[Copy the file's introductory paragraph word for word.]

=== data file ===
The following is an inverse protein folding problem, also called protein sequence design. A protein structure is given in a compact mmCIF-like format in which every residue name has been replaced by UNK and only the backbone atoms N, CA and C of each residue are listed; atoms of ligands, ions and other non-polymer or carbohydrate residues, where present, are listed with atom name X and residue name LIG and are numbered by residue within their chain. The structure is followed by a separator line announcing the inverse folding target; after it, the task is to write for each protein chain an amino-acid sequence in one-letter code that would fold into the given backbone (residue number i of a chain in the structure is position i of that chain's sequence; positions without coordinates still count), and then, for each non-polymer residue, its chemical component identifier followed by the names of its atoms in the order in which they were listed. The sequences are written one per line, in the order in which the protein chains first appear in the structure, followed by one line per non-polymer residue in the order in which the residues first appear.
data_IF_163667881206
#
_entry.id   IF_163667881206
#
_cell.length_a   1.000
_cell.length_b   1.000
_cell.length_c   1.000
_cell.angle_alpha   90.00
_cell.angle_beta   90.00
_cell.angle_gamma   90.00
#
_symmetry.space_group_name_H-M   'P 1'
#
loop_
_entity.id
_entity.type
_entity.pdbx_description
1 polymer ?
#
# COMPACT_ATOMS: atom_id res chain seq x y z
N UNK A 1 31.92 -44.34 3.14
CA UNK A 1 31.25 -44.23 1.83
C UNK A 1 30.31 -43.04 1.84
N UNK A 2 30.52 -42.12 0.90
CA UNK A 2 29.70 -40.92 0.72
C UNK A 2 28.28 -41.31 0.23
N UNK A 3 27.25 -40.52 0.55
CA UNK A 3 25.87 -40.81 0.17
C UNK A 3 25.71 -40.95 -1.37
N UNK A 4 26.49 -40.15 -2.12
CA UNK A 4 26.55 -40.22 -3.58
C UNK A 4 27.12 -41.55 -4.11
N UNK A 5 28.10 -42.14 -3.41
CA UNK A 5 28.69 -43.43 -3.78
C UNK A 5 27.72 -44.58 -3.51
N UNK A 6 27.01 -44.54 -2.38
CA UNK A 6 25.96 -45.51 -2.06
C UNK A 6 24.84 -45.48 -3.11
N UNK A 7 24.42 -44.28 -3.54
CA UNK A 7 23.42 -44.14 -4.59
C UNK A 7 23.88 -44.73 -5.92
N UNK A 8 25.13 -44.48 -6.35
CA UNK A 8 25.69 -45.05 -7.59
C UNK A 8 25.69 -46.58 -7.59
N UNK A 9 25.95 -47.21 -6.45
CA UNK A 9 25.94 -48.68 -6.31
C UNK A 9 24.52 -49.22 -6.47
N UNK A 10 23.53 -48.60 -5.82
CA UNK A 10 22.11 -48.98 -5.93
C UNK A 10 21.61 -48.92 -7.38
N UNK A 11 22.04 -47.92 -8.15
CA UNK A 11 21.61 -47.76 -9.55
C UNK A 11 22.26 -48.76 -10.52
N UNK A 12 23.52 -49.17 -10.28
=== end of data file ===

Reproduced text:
The following is an inverse protein folding problem, also called protein sequence design. A protein structure is given in a compact mmCIF-like format in which every residue name has been replaced by UNK and only the backbone atoms N, CA and C of each residue are listed; atoms of ligands, ions and other non-polymer or carbohydrate residues, where present, are listed with atom name X and residue name LIG and are numbered by residue within their chain. The structure is followed by a separator line announcing the inverse folding target; after it, the task is to write for each protein chain an amino-acid sequence in one-letter code that would fold into the given backbone (residue number i of a chain in the structure is position i of that chain's sequence; positions without coordinates still count), and then, for each non-polymer residue, its chemical component identifier followed by the names of its atoms in the order in which they were listed. The sequences are written one per line, in the order in which the protein chains first appear in the structure, followed by one line per non-polymer residue in the order in which the residues first appear.